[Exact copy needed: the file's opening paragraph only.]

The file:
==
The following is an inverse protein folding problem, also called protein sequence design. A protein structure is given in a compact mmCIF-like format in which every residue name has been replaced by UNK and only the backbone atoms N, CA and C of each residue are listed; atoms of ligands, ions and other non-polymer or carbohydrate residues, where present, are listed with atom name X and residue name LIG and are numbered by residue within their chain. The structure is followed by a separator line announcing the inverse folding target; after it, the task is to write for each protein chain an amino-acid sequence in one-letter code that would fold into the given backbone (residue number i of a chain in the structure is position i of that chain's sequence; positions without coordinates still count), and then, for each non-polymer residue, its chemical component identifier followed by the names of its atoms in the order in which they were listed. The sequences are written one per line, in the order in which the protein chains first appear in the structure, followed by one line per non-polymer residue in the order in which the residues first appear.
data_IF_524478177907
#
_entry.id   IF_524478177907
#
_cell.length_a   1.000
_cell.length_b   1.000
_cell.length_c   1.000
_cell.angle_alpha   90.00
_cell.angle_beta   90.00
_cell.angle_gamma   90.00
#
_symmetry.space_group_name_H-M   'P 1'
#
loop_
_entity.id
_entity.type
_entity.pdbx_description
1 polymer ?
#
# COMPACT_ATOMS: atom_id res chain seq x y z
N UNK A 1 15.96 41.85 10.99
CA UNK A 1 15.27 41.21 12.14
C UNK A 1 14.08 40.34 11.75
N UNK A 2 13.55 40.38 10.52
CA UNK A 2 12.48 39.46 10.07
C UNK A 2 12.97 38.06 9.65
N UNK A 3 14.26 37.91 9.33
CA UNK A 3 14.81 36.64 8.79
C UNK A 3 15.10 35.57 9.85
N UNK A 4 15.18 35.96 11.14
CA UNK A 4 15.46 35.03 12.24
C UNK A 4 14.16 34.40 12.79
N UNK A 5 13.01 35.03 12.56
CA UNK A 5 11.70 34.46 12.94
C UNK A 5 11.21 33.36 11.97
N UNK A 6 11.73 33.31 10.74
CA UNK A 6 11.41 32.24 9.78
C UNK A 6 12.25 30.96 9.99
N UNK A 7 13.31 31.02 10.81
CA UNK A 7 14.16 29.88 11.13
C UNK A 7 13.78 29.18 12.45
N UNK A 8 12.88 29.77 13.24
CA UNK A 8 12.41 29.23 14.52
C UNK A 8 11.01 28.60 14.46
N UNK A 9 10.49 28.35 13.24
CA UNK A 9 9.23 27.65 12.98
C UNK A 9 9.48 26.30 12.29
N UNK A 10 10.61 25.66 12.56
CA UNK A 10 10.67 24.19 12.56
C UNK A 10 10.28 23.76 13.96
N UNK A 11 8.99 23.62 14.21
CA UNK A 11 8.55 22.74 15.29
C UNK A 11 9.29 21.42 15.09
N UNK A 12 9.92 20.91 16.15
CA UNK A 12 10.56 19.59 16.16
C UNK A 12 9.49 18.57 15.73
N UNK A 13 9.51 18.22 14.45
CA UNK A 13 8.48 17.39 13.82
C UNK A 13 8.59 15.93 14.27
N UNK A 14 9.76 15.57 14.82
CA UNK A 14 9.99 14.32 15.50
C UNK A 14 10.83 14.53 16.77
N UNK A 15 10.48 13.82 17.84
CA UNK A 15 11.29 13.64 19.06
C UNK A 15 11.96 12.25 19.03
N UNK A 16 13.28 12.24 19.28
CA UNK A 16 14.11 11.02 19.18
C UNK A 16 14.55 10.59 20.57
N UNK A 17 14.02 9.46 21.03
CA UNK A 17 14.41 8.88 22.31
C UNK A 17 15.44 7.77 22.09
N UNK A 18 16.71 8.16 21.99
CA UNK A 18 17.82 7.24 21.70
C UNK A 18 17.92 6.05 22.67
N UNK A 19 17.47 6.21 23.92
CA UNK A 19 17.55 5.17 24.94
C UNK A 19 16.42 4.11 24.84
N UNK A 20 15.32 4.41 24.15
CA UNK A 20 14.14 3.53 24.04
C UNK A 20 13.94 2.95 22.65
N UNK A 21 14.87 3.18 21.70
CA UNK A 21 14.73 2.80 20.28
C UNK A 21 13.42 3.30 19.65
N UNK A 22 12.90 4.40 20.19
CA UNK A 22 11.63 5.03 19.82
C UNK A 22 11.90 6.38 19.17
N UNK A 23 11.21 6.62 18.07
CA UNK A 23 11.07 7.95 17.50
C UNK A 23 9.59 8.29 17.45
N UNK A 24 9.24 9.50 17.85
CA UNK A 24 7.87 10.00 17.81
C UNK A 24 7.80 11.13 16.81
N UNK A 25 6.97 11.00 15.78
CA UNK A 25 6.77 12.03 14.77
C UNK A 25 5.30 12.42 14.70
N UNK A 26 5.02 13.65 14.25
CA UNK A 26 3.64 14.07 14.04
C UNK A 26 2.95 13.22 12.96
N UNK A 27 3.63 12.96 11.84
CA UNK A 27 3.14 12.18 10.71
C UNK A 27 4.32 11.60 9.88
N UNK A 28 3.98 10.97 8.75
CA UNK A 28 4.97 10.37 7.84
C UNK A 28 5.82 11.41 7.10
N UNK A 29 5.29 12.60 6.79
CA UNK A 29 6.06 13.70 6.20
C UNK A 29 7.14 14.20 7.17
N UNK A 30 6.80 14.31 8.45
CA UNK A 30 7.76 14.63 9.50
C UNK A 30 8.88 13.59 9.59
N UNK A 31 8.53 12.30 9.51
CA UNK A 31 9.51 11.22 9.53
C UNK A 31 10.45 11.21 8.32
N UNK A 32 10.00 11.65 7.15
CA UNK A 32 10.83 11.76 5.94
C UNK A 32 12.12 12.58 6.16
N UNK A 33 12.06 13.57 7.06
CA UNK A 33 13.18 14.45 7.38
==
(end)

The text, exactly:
The following is an inverse protein folding problem, also called protein sequence design. A protein structure is given in a compact mmCIF-like format in which every residue name has been replaced by UNK and only the backbone atoms N, CA and C of each residue are listed; atoms of ligands, ions and other non-polymer or carbohydrate residues, where present, are listed with atom name X and residue name LIG and are numbered by residue within their chain. The structure is followed by a separator line announcing the inverse folding target; after it, the task is to write for each protein chain an amino-acid sequence in one-letter code that would fold into the given backbone (residue number i of a chain in the structure is position i of that chain's sequence; positions without coordinates still count), and then, for each non-polymer residue, its chemical component identifier followed by the names of its atoms in the order in which they were listed. The sequences are written one per line, in the order in which the protein chains first appear in the structure, followed by one line per non-polymer residue in the order in which the residues first appear.